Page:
"This was all practical, so one of the children went off with a penny to buy an envelope and a sheet of paper, and to keep the change." Getting change for a penny only sounds odd if you forget about the existence of the farthing.

"This was manifestly a prig of the first water, and there was no use arguing with him."  A dandy or arrogant person.  "First water" borrows the term for a fineness of a diamond's clarity.

"She looked at him meaningly as she spoke."  ?meaningfully

"There are, or there may be, customs and octroi officers to pass."  Local tax collector (French).

"There are great, frowning precipices and much falling water..."  Googling the term in quotes yields a variety of references in literature to precipices "frowning," but I can't quite sort out the meaning.  Presumably they tower over you in a foreboding manner??

"I fear to think of her, off on the wolds near that horrible place."  From Middle English wald, wold, from Old English (Anglian) wald (compare weald), from Proto-Germanic *walþuz, from Proto-Indo-European *wel(ə)-t- (compare Norwegian voll ‘field, meadow’, Welsh gwallt ‘hair’, Lithuanian váltis ‘oat awn’, Serbo-Croatian vlât ‘ear (of wheat)’, Ancient Greek λάσιος (lásios) ‘hairy’). See also the related term weald.  A grassland, or (obsolete) a forest.

"... the whole body began to melt away and crumble into its native dust, as though the death that should have come centures agone had at last assert himself..." Van Helsing speaking, using an archaic form of "ago."

"... every man of the gypsy party drew what weapon he carried... Issue was joined in an instant."  To enter into an argument or conflict.
And two other memorable items:
"She is going though the house, and wants to see every one in it," I answered.  "Oh, very well," he said; "let her come in,  by all means; but just wait a minute till I tidy up the place."  His method of tidying was peculiar; he simply swallowed all the flies and spiders in the boxes before I could stop him."

When he was buying property in England, Count Dracula used the alias Count de Ville."  (I wonder if he had dalmatians...)


  1. Maybe paprika here refers to fresh or dried bell peppers like it does in most languages other than English? That'd make more sense than eating spices for breakfast.

    1. You learn something every day...

      "In some languages, the term "paprika", which has its roots in the word for pepper, is used for both the spice and the fruit – sometimes referred to by their colour (for example "groene paprika", "gele paprika", in Dutch, which are green and yellow, respectively). The bell pepper is called "パプリカ" (papurika) or "ピーマン" (piiman, from Portuguese pimentão) in Japan.[7] In Switzerland, the fruit is mostly called "peperone", which is the Italian name of the fruit. In France, it is called "poivron", with the same root as "poivre" (meaning "pepper") or "piment". In Spain it is called "pimiento", the masculine form of the traditional spice, "pimienta". In South Korea, the word "피망" (pimang from the Japanese "ピーマン" (piiman)) refers to green bell peppers, whereas "파프리카" (papeurika from paprika) refers to bell peppers of other colors. In Sri Lanka it is called "maalu miris" when used as a vegetable."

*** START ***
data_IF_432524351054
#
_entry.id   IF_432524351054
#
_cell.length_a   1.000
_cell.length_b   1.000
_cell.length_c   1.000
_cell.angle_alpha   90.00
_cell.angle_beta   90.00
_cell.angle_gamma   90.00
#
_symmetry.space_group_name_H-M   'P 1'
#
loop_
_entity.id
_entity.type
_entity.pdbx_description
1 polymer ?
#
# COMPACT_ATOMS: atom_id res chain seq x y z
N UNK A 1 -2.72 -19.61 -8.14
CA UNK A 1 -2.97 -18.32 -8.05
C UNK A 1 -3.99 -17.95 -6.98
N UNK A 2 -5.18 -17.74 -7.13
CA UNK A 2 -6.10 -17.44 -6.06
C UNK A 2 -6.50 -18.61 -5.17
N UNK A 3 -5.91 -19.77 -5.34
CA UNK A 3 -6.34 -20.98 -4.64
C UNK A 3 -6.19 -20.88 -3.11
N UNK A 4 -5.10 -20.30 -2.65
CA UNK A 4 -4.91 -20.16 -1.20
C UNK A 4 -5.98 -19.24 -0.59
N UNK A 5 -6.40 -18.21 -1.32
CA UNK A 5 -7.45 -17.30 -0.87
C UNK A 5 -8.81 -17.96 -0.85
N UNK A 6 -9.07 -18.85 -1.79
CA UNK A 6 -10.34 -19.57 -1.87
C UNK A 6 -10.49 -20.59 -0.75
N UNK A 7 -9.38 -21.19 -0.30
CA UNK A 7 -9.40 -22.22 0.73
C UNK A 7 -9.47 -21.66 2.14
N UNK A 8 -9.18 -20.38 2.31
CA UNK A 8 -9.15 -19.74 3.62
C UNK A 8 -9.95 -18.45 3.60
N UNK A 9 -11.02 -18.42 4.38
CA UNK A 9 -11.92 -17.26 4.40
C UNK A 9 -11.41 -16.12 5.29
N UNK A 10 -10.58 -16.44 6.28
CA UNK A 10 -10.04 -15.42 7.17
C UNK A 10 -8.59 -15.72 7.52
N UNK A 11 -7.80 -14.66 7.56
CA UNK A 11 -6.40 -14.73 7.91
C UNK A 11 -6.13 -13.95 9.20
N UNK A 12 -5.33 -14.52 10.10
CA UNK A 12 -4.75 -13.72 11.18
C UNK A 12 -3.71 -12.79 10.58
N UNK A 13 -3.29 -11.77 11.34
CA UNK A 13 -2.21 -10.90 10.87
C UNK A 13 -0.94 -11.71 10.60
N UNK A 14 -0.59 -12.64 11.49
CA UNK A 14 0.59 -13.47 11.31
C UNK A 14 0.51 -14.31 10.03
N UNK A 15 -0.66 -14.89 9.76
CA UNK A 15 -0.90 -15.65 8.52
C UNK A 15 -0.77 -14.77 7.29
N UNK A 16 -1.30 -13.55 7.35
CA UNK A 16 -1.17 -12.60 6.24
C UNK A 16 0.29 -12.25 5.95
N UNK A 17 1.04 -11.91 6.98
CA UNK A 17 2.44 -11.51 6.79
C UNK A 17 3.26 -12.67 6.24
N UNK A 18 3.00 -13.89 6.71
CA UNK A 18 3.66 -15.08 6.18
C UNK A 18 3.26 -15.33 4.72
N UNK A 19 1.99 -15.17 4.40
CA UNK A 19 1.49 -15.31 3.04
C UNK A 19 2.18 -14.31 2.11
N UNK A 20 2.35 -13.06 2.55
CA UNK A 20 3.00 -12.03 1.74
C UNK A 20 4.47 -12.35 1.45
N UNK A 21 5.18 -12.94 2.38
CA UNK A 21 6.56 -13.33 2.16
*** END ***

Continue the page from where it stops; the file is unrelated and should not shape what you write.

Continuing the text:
Thank you, unknown person.

  2. These are wonderful! By the way, "lap" in Dutch means a big sheet of cloth, which fits with the "wrapping up" meaning.

  3. Wonderful collection as usual! :)

    Just a couple of thoughts:
    Since "severe tea" is in qotation marks, this seems less a comment on the beverage, but rather a characterisation of the meal "tea" -- perhaps along the lines of "serious snack" or something.
    ... Someone else seems to think so, too: https://misscavendish.blogspot.com/2017/11/severe-tea-and-bram-stokers-dublin-and.html

    "Chick and child" sounds a lot like "kith and kin", only younger -- quite appropriate in the context of last wills, istn't it?

    The "frowning precipice" seems pretty straightforward, actually: main feature of a frown are contracted eyebrows -- not unlike a rock/cliff overhang.

    1. I'm wondering if chick refers to his wife. I remember in Robert Bolt's play A Man for All Seasons, Thomas More addressed his wife as "chick". It's been so long since I seen the play or film, I can't provide an exact citation. I must reread Dracula for the fourth time. A favorite book.

  4. There is also a contemporary Icelandic version, reworked from Stoker’s notes that has been recently translated and published: https://flippistarchives.blogspot.com/2019/04/makt-myrkanna.html

  5. A lovely collection of terms, thank you.

    A decade ago I lived and worked in Romania just a few miles from Stoker's 'Borgo Pass'. It's a wonderfully scenic area and well worth a visit.

    The local term for a horse-drawn carriage was 'caleasca', close to 'caleche'. We travelled a lot with horsepower on rougher tracks, and much use was made of horses in forestry and small farms.

    Maize meal was a common dish (often eaten with cream), as in much of Romania, and 'forcemeat' was common too (often cooked in cabbage leaves or peppers). The cuisine, whilst simple, was tasty and natural.

    I have many happy memories of the people and places in that amazing region.

  6. I suspect that Stoker chose 'DeVille' as a pseudonym for Dracula for the same reason that Disney chose it for Cruella; the altered spelling of 'devil'.

  7. there is a spanish language version of the film 'dracula'. i think it is better, plot and cinematography wise, but, it does not have bela lugosi in it.


  8. if you want to delve deeper into 'dracula': https://www.londonlibrary.co.uk/dracula THE BOOKS THAT MADE DRACULA - 26 books that are almost certainly the original copies that Bram Stoker used to help research his enduring classic.